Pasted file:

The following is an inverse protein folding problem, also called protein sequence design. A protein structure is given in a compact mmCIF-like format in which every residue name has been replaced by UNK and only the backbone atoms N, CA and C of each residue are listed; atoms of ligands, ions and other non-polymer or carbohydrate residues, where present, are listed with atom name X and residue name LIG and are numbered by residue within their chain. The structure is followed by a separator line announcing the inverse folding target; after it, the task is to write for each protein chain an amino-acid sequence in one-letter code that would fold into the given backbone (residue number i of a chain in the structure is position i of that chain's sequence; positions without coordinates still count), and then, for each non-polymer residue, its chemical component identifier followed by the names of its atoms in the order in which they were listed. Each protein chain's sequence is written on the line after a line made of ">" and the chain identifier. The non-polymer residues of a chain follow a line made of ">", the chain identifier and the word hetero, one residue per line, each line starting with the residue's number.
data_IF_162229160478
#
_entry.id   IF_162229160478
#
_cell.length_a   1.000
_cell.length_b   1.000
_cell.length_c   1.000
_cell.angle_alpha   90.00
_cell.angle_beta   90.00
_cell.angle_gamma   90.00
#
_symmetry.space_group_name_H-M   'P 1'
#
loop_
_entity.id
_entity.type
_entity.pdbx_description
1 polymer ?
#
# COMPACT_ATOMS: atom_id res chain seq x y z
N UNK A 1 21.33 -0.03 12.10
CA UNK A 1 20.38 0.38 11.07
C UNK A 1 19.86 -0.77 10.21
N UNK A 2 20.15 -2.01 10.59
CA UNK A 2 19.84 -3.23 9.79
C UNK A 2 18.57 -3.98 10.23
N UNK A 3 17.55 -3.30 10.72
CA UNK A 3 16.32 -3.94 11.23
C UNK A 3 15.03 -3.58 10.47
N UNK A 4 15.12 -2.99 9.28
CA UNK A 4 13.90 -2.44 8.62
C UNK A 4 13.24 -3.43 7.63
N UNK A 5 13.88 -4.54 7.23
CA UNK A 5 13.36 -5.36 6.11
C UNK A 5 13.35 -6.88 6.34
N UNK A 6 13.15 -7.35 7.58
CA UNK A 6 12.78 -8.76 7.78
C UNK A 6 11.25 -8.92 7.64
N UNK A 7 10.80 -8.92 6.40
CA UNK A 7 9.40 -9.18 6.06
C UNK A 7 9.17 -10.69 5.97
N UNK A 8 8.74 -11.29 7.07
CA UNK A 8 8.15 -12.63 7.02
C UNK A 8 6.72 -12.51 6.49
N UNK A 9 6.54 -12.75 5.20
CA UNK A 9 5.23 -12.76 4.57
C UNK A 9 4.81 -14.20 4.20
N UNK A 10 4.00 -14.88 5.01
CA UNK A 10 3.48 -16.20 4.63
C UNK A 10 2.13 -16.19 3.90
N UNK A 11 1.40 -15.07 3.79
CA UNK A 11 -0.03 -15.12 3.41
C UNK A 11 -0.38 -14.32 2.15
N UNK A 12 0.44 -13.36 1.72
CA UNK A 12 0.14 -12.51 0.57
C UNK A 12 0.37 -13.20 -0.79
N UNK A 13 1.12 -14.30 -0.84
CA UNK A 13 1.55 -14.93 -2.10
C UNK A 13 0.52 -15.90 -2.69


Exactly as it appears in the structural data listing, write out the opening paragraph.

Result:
The following is an inverse protein folding problem, also called protein sequence design. A protein structure is given in a compact mmCIF-like format in which every residue name has been replaced by UNK and only the backbone atoms N, CA and C of each residue are listed; atoms of ligands, ions and other non-polymer or carbohydrate residues, where present, are listed with atom name X and residue name LIG and are numbered by residue within their chain. The structure is followed by a separator line announcing the inverse folding target; after it, the task is to write for each protein chain an amino-acid sequence in one-letter code that would fold into the given backbone (residue number i of a chain in the structure is position i of that chain's sequence; positions without coordinates still count), and then, for each non-polymer residue, its chemical component identifier followed by the names of its atoms in the order in which they were listed. Each protein chain's sequence is written on the line after a line made of ">" and the chain identifier. The non-polymer residues of a chain follow a line made of ">", the chain identifier and the word hetero, one residue per line, each line starting with the residue's number.